May 19, 2008


Under certain circumstances, disability income benefits are not paid even if an employee satisfies the definition of disability. Common exclusions under both short-term and long-term disability income contracts specify that no benefits will be paid under the following circumstances:

- For any period during which the employee is not under the care of a physician.

- For any disability caused by an intentionally self-inflicted injury.

- Unless the period of disability commenced while the employee was covered under the contract. (For example, an employee who previously elected not to participate under a contributory plan cannot obtain coverage for an existing disability by deciding to pay the required premium.)

- If the employee is engaged in any occupation for remuneration. This exclusion applies in those situations when an employee is totally disabled with respect to his or her regular job but is engaged in other employment that can be performed despite the employee's condition.

Until the Pregnancy Discrimination Act, it was common for disabilities resulting from pregnancy to be excluded. Such an exclusion is now illegal under federal law if an employer has 15 or more employees. Employers with fewer than 15 employees may still exclude pregnancy disabilities unless they are subject to state laws to the contrary.

Additional exclusions are often found in long-term contracts. These commonly deny benefits for disabilities resulting from the following:

- War, whether declared or undeclared.

- Participation in an assault or felony. Note that some insurers have recently expanded this exclusion to include the commission of any crime.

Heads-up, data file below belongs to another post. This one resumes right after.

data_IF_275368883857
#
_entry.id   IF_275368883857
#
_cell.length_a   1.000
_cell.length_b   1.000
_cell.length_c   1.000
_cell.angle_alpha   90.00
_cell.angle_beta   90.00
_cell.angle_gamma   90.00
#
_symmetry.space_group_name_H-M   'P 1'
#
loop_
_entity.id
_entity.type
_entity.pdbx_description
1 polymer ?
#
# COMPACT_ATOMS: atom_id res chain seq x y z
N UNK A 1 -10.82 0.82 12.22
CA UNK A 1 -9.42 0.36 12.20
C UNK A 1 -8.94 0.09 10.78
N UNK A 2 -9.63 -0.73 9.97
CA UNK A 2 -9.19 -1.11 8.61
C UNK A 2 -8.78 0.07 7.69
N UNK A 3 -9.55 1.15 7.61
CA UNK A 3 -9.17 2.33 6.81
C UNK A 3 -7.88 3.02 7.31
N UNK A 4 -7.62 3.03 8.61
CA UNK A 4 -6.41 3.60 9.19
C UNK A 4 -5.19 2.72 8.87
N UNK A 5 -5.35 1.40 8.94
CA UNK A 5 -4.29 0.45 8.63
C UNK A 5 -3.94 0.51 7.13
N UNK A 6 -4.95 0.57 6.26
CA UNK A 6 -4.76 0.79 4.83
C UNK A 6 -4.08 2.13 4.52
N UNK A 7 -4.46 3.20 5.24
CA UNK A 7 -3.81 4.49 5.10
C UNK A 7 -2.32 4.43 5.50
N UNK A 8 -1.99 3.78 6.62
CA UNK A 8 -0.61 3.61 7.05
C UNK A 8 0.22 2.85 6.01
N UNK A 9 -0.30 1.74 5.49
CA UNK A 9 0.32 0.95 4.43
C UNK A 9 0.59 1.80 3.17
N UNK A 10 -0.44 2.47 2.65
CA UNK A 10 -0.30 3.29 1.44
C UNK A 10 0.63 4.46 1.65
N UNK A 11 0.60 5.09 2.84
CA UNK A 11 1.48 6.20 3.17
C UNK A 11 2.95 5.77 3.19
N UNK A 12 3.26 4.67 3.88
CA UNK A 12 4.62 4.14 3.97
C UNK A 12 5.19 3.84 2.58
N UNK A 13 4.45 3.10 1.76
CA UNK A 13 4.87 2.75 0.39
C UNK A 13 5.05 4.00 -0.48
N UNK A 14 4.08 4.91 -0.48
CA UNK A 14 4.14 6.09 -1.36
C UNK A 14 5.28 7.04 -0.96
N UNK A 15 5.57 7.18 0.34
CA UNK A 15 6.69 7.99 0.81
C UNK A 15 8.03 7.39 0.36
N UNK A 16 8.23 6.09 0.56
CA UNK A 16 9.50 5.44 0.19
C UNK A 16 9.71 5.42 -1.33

- Mental disease, alcoholism, or drug addiction. However, some contracts provide benefits if an employee is confined in a hospital or institution specializing in the care and treatment of such disorders; other contracts provide benefits but limit their duration (such as for 24 months per disability).

- Preexisting conditions.

The exclusion for preexisting conditions is designed to counter the adverse selection and potentially large claims that could occur if an employer established a group disability income plan or if an employee elected to participate in the plan because of some known condition that is likely to result in disability. While variations exist, a common provision for preexisting conditions excludes coverage for any disability that commences during the first 12 months an employee is covered under the contract if the employee received treatment or medical advice for the disabling condition both (1) prior to the date the employee became eligible for coverage and (2) within 90 consecutive days prior to the commencement of the disability.

When coverage is transferred from one insurance company to another, it is not unusual, particularly in the case of large employers, for the new insurance company to waive the limitation for preexisting conditions for those employees who were insured under the previous contract. This is often referred to as prior coverage credit or a no-loss, no-gain provision. In some instances, the provision is modified so that benefits are limited to those that would have been provided under the previous contract, possibly for a specified duration, such as one year. Note that a transfer of coverage has no effect on the responsibility of the prior insurance company to continue paying benefits for claims that have already occurred, except in rare cases where some arrangement is made for the new contract to provide benefits.


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